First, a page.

Crunch Time

Crunch Time

So we’ve reached it at last – final exams time! Possibly the most stressful time of year for a student. You might be wondering how you can complete every paper, project, and presentation on your shoulders – particularly if you haven’t started your research yet. Well, the library’s here to help you keep your sanity, and get your resources quickly and efficiently. While it would have been better to start earlier, you’ll be glad to know that there are several things you can do to make this process easier, even at the last minute. You just have to focus on the most fruitful strategies and sources.


First, don’t bite off more than you can chew. If you haven’t already picked a topic, select one that you already know something about. The more you already know about your subject, the better a foundation you’ll have to build on, and the less time it will take you to get to speed on the topic. You’ll be better at evaluating whether a source is true, as well. If you’ve already written a paper on that subject before, even better – you might already have one or two sources lined up that you can use again.

Next, you’ll want articles. At this point in the semester, it’s best not to rely on Interlibrary Loan (particularly for books – an article might come back in a few days, but don’t depend on it exclusively), so focus on what we have readily available here. And in that regard, not all of our databases are created equal. Obviously, we think they’re all great or we wouldn’t subscribe to them. But some are designed for different things.

At this point in the semester, you want full text, and as much of it as you can get. Focus on databases with that. Ones like JSTOR, Academic Search Premier, and ProQuest Central either have a ton of full text or can easily be limited to just full text with a handy check box (many allow you to limit to peer reviewed material the same way). Business Source Complete, Wiley Online Library, and CINAHL Plus with Full Text are other great specialty databases with lots of full text for business, science, and nursing, respectively. Avoid the ones with little or no full text. They’re not bad databases – at another time, they might be perfect – but they’re a poor investment of your time right now. Web of Knowledge , Scopus, or Biography and Genealogy Master Index should be ignored.


Similarly, grab some ebooks. Databases like eBrary and EBSCO eBooks have material for just about any topic, and are just a keystroke away (good even if you’re literally doing your paper the night before, and the physical library is closed!). Professors often look for a spectrum of sources in your bibliography, so having at least one article and one book will go a long way towards a great grade.

It’s possibly you’ll have other requirements for some sources, as well. A common one is using a primary source. For science, medicine, psychology, or other research-oriented articles, this is one where the author conducted their own experiment. Skim through to see if the article has sections tagged Methods, Methodology, Sample, Results, or Analysis.  If it does, great – you’ve found a primary source.  If not, toss it and pick a different one. For humanities-oriented classes, a primary source is one where the author was directly involved in the events described. Examples include a diary, letter, or interview. Some databases like American Civil War: Letters and Diaries and North American Immigrant Letters & Diaries are perfect for that type of thing.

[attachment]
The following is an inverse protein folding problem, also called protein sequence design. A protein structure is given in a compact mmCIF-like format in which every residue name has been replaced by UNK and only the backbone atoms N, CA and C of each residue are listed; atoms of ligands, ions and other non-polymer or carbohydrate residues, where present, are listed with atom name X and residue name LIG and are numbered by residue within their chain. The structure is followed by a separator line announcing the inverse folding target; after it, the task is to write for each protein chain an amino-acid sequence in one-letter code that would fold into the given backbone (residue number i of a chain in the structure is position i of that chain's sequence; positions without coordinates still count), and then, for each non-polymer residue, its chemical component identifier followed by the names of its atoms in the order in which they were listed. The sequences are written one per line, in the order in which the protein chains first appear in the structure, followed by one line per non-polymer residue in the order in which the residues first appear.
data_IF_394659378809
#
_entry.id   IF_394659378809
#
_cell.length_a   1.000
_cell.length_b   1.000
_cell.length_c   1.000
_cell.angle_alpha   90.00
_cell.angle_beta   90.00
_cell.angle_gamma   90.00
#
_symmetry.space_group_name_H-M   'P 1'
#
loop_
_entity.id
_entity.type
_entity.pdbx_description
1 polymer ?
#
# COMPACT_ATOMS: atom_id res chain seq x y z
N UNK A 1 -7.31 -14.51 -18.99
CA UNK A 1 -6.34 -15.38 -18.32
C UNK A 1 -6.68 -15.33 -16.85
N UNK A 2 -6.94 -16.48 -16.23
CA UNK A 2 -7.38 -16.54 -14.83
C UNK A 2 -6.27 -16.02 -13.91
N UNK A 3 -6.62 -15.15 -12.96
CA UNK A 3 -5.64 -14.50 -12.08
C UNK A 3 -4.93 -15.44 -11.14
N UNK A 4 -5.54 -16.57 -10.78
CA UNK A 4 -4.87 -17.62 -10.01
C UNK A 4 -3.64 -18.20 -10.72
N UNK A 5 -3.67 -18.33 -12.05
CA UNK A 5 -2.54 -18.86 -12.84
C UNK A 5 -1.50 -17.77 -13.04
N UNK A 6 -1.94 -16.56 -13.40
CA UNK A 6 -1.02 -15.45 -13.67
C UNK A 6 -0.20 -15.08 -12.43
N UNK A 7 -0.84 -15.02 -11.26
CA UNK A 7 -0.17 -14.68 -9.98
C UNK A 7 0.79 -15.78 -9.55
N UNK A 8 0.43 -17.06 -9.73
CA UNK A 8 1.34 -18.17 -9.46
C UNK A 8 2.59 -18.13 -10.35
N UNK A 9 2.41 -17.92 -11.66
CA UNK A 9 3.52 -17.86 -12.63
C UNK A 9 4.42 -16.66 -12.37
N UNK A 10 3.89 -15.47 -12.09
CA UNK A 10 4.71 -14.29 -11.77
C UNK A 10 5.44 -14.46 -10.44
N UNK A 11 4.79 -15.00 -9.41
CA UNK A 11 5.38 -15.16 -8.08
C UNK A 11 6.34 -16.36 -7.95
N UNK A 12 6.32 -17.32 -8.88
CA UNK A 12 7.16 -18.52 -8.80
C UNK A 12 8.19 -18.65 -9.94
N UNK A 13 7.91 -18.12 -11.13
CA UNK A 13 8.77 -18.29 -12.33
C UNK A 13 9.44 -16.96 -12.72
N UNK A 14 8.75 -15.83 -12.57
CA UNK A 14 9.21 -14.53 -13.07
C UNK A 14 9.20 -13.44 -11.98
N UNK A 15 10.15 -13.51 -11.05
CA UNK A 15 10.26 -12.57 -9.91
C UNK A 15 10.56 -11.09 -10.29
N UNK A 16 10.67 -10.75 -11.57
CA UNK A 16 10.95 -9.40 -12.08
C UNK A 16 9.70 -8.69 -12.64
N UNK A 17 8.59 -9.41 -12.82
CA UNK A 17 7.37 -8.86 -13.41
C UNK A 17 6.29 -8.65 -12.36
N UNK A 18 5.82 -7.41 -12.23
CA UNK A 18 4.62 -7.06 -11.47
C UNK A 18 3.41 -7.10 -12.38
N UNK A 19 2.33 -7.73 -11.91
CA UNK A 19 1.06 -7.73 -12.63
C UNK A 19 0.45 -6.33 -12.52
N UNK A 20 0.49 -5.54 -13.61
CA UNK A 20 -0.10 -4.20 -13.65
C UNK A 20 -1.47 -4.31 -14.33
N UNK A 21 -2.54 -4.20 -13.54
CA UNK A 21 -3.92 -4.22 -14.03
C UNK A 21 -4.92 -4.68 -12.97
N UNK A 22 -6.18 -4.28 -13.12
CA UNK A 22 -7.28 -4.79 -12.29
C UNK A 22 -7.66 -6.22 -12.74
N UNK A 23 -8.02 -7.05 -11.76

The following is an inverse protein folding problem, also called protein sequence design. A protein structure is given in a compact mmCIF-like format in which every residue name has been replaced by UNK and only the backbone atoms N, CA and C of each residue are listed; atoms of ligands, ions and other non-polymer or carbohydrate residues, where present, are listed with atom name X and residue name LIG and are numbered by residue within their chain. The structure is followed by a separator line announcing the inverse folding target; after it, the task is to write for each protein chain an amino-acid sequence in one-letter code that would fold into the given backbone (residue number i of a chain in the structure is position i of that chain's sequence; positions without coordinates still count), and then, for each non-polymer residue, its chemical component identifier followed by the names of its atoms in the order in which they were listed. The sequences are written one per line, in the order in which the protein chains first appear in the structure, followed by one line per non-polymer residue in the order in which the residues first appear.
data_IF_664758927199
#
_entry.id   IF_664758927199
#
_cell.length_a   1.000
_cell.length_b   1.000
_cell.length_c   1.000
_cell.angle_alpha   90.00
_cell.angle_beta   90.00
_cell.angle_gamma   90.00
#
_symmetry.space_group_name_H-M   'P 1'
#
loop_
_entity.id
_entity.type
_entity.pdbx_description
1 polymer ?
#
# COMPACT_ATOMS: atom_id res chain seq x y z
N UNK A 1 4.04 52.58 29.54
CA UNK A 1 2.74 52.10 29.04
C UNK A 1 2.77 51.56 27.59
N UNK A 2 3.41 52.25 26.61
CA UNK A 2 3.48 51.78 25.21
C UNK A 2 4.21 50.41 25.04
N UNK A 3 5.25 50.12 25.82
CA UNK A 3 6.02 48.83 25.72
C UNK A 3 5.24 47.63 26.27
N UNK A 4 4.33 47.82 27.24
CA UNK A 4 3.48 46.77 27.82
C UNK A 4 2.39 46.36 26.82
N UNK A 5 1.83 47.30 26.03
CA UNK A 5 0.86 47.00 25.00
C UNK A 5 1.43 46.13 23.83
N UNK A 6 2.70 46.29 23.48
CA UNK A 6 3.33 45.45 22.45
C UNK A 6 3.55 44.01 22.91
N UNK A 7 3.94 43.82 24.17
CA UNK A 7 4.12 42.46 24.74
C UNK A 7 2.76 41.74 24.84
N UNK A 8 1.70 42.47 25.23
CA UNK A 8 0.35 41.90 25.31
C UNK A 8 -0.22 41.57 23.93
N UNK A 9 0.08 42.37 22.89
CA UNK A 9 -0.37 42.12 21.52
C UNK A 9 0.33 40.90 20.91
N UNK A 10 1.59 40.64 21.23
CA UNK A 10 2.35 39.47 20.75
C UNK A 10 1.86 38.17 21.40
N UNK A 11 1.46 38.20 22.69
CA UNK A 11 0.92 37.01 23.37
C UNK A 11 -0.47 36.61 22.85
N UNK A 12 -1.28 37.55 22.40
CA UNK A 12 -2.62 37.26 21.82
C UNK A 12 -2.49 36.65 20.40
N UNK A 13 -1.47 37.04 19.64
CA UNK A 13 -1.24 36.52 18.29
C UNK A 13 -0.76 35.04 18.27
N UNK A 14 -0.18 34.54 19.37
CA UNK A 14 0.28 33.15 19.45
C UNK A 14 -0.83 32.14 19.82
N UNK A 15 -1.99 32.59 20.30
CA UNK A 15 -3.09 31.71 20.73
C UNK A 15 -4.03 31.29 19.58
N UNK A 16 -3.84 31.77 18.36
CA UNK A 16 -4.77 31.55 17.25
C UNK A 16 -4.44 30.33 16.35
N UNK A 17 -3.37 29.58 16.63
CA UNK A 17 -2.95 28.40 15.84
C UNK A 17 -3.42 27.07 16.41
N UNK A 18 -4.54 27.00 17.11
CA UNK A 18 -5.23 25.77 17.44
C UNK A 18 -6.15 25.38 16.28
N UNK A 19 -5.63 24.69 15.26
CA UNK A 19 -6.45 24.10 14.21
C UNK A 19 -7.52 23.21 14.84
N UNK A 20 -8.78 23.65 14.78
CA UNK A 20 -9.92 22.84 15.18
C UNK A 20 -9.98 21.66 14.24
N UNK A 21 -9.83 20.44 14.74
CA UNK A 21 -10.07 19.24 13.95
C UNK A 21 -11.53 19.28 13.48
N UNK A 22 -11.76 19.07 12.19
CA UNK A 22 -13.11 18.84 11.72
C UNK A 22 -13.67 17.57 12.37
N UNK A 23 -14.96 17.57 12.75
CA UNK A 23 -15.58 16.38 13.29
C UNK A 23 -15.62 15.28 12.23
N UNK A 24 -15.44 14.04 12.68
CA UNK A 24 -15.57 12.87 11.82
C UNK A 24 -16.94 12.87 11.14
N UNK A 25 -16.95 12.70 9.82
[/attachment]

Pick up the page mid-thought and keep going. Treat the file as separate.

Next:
Sometimes, your professor will want you to use a lot of sources – maybe ten or more. So let’s say you’ve found a few books or articles that fit your topic, but not quite enough to meet your requirement. Check their lists of sources! Something that was useful for those authors is more likely to be useful for you, as well. Check to see if we have full text for the journal you want here or check IUCAT for books. There’s no sense spending time searching blind if someone else has already compiled a good set of sources for you.

Next, don’t read too much. Read the abstracts or summaries before you commit to a full article, and decide whether you want it based on that. That one paragraph can save half an hour of your life! Check the length, and don’t pick articles that are fifty pages long. And if you’re reading something that sounded promising but ends up going nowhere, skim the rest to see if it gets more relevant. If not, toss it and find something else. You don’t need to spend hours reading something that won’t help you. For books, make good use of the table of contents and the index (and the search feature, if you’re using an ebook). You shouldn’t read a 200 page book if you only need one twenty page chapter.

Next, you will probably be asked to make a list of your references. The Online Writing Lab from Purdue is by far the best guide on the internet on how to format and cite using MLA and APA style. It can help with the bibliography, in-text citations, and paper formatting like spacing, font, running headers, and title pages. Note that a lot of databases also have buttons for generating automatic citations, and these can speed up the process of making your works cited page. Just be sure to proofread them! Anything machine-generated like that can be vulnerable to errors (particularly in capitalization). But still, they can save you a lot of time.

And lastly, if you run into problems, ask for help immediately. It’s what we’re here for, and we want to help you. Don’t waste a couple of hours struggling and getting more and more frustrated. Let us smooth the process, connect you with what you need, and get you back on track to polishing that perfect paper. Contact us at anytime.

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